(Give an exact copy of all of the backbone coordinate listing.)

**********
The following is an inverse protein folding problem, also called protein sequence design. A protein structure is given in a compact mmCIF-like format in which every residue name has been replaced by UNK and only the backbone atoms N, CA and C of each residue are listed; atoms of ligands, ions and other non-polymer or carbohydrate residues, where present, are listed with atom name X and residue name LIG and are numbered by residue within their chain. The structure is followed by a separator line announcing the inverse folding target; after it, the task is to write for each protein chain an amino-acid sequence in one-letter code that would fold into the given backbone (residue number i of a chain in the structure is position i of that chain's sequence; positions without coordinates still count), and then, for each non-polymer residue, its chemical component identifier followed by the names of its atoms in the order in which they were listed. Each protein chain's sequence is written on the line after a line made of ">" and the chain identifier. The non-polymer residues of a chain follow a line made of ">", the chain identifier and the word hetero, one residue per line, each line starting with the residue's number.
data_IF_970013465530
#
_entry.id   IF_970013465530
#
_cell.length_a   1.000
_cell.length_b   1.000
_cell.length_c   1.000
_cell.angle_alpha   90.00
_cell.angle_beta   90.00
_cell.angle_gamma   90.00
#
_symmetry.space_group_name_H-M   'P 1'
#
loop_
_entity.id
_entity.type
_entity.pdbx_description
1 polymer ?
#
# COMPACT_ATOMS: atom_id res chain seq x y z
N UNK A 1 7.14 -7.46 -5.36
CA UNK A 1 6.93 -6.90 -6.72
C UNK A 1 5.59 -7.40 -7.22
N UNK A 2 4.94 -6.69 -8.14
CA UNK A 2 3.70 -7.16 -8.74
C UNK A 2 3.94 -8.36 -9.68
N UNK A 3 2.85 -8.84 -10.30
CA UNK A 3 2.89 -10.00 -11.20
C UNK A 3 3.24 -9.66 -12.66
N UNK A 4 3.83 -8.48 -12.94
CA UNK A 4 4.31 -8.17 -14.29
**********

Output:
The following is an inverse protein folding problem, also called protein sequence design. A protein structure is given in a compact mmCIF-like format in which every residue name has been replaced by UNK and only the backbone atoms N, CA and C of each residue are listed; atoms of ligands, ions and other non-polymer or carbohydrate residues, where present, are listed with atom name X and residue name LIG and are numbered by residue within their chain. The structure is followed by a separator line announcing the inverse folding target; after it, the task is to write for each protein chain an amino-acid sequence in one-letter code that would fold into the given backbone (residue number i of a chain in the structure is position i of that chain's sequence; positions without coordinates still count), and then, for each non-polymer residue, its chemical component identifier followed by the names of its atoms in the order in which they were listed. Each protein chain's sequence is written on the line after a line made of ">" and the chain identifier. The non-polymer residues of a chain follow a line made of ">", the chain identifier and the word hetero, one residue per line, each line starting with the residue's number.
data_IF_970013465530
#
_entry.id   IF_970013465530
#
_cell.length_a   1.000
_cell.length_b   1.000
_cell.length_c   1.000
_cell.angle_alpha   90.00
_cell.angle_beta   90.00
_cell.angle_gamma   90.00
#
_symmetry.space_group_name_H-M   'P 1'
#
loop_
_entity.id
_entity.type
_entity.pdbx_description
1 polymer ?
#
# COMPACT_ATOMS: atom_id res chain seq x y z
N UNK A 1 7.14 -7.46 -5.36
CA UNK A 1 6.93 -6.90 -6.72
C UNK A 1 5.59 -7.40 -7.22
N UNK A 2 4.94 -6.69 -8.14
CA UNK A 2 3.70 -7.16 -8.74
C UNK A 2 3.94 -8.36 -9.68
N UNK A 3 2.85 -8.84 -10.30
CA UNK A 3 2.89 -10.00 -11.20
C UNK A 3 3.24 -9.66 -12.66
N UNK A 4 3.83 -8.48 -12.94
CA UNK A 4 4.31 -8.17 -14.29